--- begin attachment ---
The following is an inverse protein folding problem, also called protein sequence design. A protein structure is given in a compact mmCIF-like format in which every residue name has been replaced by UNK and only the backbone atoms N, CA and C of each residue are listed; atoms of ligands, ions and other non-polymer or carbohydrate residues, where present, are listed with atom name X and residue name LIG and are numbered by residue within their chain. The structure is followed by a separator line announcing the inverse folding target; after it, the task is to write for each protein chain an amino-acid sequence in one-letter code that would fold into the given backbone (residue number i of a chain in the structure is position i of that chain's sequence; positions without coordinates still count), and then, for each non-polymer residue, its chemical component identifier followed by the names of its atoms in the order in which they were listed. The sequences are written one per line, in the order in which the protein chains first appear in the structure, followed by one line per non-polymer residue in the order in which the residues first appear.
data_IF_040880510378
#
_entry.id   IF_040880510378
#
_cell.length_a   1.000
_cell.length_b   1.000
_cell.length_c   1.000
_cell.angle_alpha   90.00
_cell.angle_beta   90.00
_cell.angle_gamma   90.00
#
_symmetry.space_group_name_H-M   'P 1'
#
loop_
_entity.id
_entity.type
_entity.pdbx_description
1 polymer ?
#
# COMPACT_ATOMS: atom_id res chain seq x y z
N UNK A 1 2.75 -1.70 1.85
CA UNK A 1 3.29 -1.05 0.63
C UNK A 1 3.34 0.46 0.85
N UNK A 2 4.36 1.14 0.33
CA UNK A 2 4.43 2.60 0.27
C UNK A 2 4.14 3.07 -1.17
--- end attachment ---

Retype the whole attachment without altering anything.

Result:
The following is an inverse protein folding problem, also called protein sequence design. A protein structure is given in a compact mmCIF-like format in which every residue name has been replaced by UNK and only the backbone atoms N, CA and C of each residue are listed; atoms of ligands, ions and other non-polymer or carbohydrate residues, where present, are listed with atom name X and residue name LIG and are numbered by residue within their chain. The structure is followed by a separator line announcing the inverse folding target; after it, the task is to write for each protein chain an amino-acid sequence in one-letter code that would fold into the given backbone (residue number i of a chain in the structure is position i of that chain's sequence; positions without coordinates still count), and then, for each non-polymer residue, its chemical component identifier followed by the names of its atoms in the order in which they were listed. The sequences are written one per line, in the order in which the protein chains first appear in the structure, followed by one line per non-polymer residue in the order in which the residues first appear.
data_IF_040880510378
#
_entry.id   IF_040880510378
#
_cell.length_a   1.000
_cell.length_b   1.000
_cell.length_c   1.000
_cell.angle_alpha   90.00
_cell.angle_beta   90.00
_cell.angle_gamma   90.00
#
_symmetry.space_group_name_H-M   'P 1'
#
loop_
_entity.id
_entity.type
_entity.pdbx_description
1 polymer ?
#
# COMPACT_ATOMS: atom_id res chain seq x y z
N UNK A 1 2.75 -1.70 1.85
CA UNK A 1 3.29 -1.05 0.63
C UNK A 1 3.34 0.46 0.85
N UNK A 2 4.36 1.14 0.33
CA UNK A 2 4.43 2.60 0.27
C UNK A 2 4.14 3.07 -1.17